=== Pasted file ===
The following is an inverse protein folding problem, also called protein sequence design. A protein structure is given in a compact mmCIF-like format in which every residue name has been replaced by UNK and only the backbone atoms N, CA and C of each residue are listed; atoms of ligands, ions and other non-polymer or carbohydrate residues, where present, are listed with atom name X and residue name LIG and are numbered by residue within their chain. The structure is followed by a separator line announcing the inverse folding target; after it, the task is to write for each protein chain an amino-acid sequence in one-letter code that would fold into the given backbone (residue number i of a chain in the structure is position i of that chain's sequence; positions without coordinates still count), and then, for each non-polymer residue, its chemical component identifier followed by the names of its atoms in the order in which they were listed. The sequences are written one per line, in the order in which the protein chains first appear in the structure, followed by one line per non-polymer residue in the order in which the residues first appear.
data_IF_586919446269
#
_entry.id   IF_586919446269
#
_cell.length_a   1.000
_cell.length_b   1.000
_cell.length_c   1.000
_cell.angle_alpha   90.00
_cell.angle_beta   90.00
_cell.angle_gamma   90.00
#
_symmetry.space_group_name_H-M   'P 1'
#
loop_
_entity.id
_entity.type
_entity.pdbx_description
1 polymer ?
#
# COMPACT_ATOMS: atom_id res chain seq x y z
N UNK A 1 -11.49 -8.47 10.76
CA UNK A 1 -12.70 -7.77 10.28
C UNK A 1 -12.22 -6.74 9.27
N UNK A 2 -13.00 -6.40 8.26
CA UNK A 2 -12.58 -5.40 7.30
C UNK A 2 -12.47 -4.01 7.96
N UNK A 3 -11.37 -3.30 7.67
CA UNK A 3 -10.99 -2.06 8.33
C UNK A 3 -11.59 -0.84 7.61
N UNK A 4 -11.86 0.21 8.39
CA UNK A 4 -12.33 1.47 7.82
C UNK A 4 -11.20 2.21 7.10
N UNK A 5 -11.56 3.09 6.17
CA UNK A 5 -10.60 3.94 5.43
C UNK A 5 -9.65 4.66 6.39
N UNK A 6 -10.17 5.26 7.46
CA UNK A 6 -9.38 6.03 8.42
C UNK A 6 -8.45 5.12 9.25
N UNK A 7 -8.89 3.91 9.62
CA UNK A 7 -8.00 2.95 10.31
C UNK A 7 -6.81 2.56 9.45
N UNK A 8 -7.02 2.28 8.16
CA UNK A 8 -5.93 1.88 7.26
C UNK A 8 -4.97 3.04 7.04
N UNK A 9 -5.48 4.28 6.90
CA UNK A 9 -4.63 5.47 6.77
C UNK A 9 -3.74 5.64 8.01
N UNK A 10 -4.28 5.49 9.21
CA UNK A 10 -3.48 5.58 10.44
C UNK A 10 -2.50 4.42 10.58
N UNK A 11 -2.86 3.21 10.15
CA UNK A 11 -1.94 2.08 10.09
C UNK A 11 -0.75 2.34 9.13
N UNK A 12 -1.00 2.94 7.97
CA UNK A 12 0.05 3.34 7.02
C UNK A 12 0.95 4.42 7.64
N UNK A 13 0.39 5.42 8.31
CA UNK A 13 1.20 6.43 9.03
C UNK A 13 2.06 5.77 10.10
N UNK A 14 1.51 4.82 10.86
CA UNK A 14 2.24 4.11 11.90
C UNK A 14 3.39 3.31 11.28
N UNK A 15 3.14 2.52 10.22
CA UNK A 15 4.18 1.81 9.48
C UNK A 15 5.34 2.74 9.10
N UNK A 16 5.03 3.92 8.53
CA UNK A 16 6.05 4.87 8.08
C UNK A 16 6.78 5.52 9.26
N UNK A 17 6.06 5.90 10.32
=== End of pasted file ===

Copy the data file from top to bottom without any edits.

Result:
The following is an inverse protein folding problem, also called protein sequence design. A protein structure is given in a compact mmCIF-like format in which every residue name has been replaced by UNK and only the backbone atoms N, CA and C of each residue are listed; atoms of ligands, ions and other non-polymer or carbohydrate residues, where present, are listed with atom name X and residue name LIG and are numbered by residue within their chain. The structure is followed by a separator line announcing the inverse folding target; after it, the task is to write for each protein chain an amino-acid sequence in one-letter code that would fold into the given backbone (residue number i of a chain in the structure is position i of that chain's sequence; positions without coordinates still count), and then, for each non-polymer residue, its chemical component identifier followed by the names of its atoms in the order in which they were listed. The sequences are written one per line, in the order in which the protein chains first appear in the structure, followed by one line per non-polymer residue in the order in which the residues first appear.
data_IF_586919446269
#
_entry.id   IF_586919446269
#
_cell.length_a   1.000
_cell.length_b   1.000
_cell.length_c   1.000
_cell.angle_alpha   90.00
_cell.angle_beta   90.00
_cell.angle_gamma   90.00
#
_symmetry.space_group_name_H-M   'P 1'
#
loop_
_entity.id
_entity.type
_entity.pdbx_description
1 polymer ?
#
# COMPACT_ATOMS: atom_id res chain seq x y z
N UNK A 1 -11.49 -8.47 10.76
CA UNK A 1 -12.70 -7.77 10.28
C UNK A 1 -12.22 -6.74 9.27
N UNK A 2 -13.00 -6.40 8.26
CA UNK A 2 -12.58 -5.40 7.30
C UNK A 2 -12.47 -4.01 7.96
N UNK A 3 -11.37 -3.30 7.67
CA UNK A 3 -10.99 -2.06 8.33
C UNK A 3 -11.59 -0.84 7.61
N UNK A 4 -11.86 0.21 8.39
CA UNK A 4 -12.33 1.47 7.82
C UNK A 4 -11.20 2.21 7.10
N UNK A 5 -11.56 3.09 6.17
CA UNK A 5 -10.60 3.94 5.43
C UNK A 5 -9.65 4.66 6.39
N UNK A 6 -10.17 5.26 7.46
CA UNK A 6 -9.38 6.03 8.42
C UNK A 6 -8.45 5.12 9.25
N UNK A 7 -8.89 3.91 9.62
CA UNK A 7 -8.00 2.95 10.31
C UNK A 7 -6.81 2.56 9.45
N UNK A 8 -7.02 2.28 8.16
CA UNK A 8 -5.93 1.88 7.26
C UNK A 8 -4.97 3.04 7.04
N UNK A 9 -5.48 4.28 6.90
CA UNK A 9 -4.63 5.47 6.77
C UNK A 9 -3.74 5.64 8.01
N UNK A 10 -4.28 5.49 9.21
CA UNK A 10 -3.48 5.58 10.44
C UNK A 10 -2.50 4.42 10.58
N UNK A 11 -2.86 3.21 10.15
CA UNK A 11 -1.94 2.08 10.09
C UNK A 11 -0.75 2.34 9.13
N UNK A 12 -1.00 2.94 7.97
CA UNK A 12 0.05 3.34 7.02
C UNK A 12 0.95 4.42 7.64
N UNK A 13 0.39 5.42 8.31
CA UNK A 13 1.20 6.43 9.03
C UNK A 13 2.06 5.77 10.10
N UNK A 14 1.51 4.82 10.86
CA UNK A 14 2.24 4.11 11.90
C UNK A 14 3.39 3.31 11.28
N UNK A 15 3.14 2.52 10.22
CA UNK A 15 4.18 1.81 9.48
C UNK A 15 5.34 2.74 9.10
N UNK A 16 5.03 3.92 8.53
CA UNK A 16 6.05 4.87 8.08
C UNK A 16 6.78 5.52 9.26
N UNK A 17 6.06 5.90 10.32